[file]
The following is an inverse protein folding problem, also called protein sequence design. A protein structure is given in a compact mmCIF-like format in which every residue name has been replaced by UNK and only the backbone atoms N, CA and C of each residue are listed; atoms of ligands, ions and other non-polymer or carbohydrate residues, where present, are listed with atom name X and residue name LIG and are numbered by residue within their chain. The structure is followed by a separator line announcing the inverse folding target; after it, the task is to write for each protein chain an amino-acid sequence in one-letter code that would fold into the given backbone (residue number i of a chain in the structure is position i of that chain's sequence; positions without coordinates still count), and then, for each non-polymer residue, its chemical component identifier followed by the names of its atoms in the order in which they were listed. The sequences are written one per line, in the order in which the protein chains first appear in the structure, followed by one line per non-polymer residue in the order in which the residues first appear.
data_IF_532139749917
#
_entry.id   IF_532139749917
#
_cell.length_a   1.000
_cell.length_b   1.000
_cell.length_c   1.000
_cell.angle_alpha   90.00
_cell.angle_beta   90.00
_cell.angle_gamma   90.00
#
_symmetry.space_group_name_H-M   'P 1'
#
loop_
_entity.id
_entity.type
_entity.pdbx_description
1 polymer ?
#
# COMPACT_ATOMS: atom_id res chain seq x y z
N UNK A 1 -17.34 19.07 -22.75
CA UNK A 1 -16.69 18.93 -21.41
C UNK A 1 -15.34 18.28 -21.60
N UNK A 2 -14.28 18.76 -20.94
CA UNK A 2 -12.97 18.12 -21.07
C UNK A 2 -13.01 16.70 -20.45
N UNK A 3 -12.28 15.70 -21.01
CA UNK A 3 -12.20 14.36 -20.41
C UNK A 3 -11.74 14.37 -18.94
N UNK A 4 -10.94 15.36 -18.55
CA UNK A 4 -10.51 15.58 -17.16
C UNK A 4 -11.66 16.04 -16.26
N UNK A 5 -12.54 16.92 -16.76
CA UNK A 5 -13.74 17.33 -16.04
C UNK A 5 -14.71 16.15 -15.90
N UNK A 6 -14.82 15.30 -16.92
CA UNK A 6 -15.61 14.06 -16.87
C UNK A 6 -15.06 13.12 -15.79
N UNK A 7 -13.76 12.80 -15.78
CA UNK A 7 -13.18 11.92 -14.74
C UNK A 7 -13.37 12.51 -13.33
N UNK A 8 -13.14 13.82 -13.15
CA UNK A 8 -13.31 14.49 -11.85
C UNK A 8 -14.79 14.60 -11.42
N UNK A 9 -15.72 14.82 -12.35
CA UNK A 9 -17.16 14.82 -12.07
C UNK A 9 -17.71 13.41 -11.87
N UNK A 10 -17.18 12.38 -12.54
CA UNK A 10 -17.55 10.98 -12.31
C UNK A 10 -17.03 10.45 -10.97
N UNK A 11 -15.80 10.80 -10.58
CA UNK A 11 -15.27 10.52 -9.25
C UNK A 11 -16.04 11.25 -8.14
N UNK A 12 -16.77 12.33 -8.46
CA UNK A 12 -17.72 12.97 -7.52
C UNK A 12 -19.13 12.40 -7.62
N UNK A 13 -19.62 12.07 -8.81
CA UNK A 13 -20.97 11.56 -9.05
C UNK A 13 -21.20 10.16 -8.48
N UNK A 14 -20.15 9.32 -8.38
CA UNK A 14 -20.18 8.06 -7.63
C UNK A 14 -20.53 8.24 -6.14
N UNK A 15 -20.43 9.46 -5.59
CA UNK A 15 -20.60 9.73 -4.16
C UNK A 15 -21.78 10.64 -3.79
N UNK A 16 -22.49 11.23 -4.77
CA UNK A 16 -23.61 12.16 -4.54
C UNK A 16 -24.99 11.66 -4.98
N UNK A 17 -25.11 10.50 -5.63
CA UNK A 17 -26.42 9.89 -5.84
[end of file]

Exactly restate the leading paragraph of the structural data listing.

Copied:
The following is an inverse protein folding problem, also called protein sequence design. A protein structure is given in a compact mmCIF-like format in which every residue name has been replaced by UNK and only the backbone atoms N, CA and C of each residue are listed; atoms of ligands, ions and other non-polymer or carbohydrate residues, where present, are listed with atom name X and residue name LIG and are numbered by residue within their chain. The structure is followed by a separator line announcing the inverse folding target; after it, the task is to write for each protein chain an amino-acid sequence in one-letter code that would fold into the given backbone (residue number i of a chain in the structure is position i of that chain's sequence; positions without coordinates still count), and then, for each non-polymer residue, its chemical component identifier followed by the names of its atoms in the order in which they were listed. The sequences are written one per line, in the order in which the protein chains first appear in the structure, followed by one line per non-polymer residue in the order in which the residues first appear.